What You Do Not Know About IL Domestic Violence Laws
In Illinois, there are many different types of violent crimes a person can be charged with, but only certain crimes can be considered domestic violence.
When you commit a crime against someone in your family or household, you may face domestic violence charges – serious criminal charges that can land you behind bars or worse.
The seriousness of domestic violence offenses is precisely why everyone should understand what the law has to say about domestic violence in Illinois. Here are a few things you may not know about domestic violence laws in our state – but you should.
A Specific Relationship Must Exist
You cannot be charged with a crime of domestic violence in Chicago unless you have a specific relationship with the victim. They must be someone:
- You were married to (or still are)
- You were dating (or still are)
- You are related to by blood or marriage
- You share a child with
- You shared or currently share a home with
- Who is elderly or disabled for whom you serve as caregiver
If one of these relationships is present, your charges can include domestic violence. This can increase the penalties if you are found guilty.
Those Convicted of Domestic Violence in Chicago Can Lose Constitutional Rights
In our state, anyone convicted of a domestic violence crime may lose the right to possess a firearm. Under the Second Amendment of the United States Constitution, you have the right to bear arms. However, under the Domestic Violence Offender Gun Ban in Illinois, you cannot own, transport, ship, or use a firearm or ammunition if convicted of a crime of domestic violence.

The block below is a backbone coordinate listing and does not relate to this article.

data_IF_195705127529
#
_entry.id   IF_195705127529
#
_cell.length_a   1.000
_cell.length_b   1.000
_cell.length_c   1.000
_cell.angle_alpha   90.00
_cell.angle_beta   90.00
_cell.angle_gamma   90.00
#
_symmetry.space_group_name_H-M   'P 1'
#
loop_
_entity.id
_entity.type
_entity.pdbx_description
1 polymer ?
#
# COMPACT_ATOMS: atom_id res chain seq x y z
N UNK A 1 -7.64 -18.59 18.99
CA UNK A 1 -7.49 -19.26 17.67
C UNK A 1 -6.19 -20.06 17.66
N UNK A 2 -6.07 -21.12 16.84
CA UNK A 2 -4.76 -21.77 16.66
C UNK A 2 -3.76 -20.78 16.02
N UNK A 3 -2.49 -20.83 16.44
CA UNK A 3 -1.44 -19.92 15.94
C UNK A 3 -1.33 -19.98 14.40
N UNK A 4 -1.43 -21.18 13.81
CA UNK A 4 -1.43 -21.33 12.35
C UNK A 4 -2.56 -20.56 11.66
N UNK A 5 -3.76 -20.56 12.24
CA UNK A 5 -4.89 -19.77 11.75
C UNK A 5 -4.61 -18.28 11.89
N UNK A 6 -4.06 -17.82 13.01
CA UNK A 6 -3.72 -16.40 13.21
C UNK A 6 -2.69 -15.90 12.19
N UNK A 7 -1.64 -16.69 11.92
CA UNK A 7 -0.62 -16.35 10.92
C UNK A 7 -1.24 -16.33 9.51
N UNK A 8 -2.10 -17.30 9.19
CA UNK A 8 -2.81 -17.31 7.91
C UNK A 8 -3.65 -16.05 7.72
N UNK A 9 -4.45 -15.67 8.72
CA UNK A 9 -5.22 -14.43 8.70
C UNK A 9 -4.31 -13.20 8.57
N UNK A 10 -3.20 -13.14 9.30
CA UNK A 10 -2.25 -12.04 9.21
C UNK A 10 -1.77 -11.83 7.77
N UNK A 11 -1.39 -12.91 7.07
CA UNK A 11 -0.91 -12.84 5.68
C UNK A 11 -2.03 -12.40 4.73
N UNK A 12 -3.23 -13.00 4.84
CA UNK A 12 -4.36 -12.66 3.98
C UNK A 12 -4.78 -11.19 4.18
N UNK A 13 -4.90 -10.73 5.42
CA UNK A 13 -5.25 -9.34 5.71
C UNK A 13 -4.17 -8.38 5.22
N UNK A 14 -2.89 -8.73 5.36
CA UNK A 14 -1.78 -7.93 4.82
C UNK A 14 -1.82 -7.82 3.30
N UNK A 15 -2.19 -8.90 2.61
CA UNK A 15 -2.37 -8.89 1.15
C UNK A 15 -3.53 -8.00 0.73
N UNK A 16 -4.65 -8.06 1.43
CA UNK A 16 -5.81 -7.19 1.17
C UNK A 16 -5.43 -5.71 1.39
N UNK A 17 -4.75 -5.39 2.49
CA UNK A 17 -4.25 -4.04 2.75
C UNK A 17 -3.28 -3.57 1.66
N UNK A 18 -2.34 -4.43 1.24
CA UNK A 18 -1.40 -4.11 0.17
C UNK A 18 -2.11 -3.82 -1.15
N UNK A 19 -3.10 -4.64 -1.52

If you own guns and are convicted of domestic violence, you will be required to surrender them to law enforcement.
Some Illinois Domestic Violence Crimes are Felonies
Some domestic violence crimes, such as domestic battery, are Class A misdemeanors in Illinois. But if you cause the victim permanent disability or disfigurement, great bodily harm, or if strangulation was involved, you can be charged with aggravated domestic battery, a Class 2 felony.
Class 2 felonies can send you to prison for up to seven years, with a minimum sentence of three years.
You Can Be Charged If You Interfere with a Report of Domestic Violence in Chicago
If you interfer with a domestic violence report, you can face separate charges for that act. That means if you commit a crime involving domestic violence and then try to prevent another person knowingly from calling the authorities or calling for medical attention, you can get charged with an additional Class A misdemeanor.
If you are found guilty of this charge, it can send you to jail for an additional year and require you to pay fines of as much as $2,500.
Domestic violence is taken very seriously by the state of Illinois. If you are found guilty of a crime involving domestic violence, it can have an enormous impact on your life going forward. That’s why you should make sure to have an experienced domestic violence attorney on your side.
About the Author:
Andrew M. Weisberg is a former felony prosecutor who now serves as a defense attorney in the greater Chicago area. He has extensive experience handling all types of criminal cases, from sex offenses and domestic violence to retail theft-related crimes, murder, and drug crimes. His work has been recognized by Avvo, Expertise, National Trial Lawyers, and others, and he has been featured on countless news outlets for his experience and knowledge in criminal law.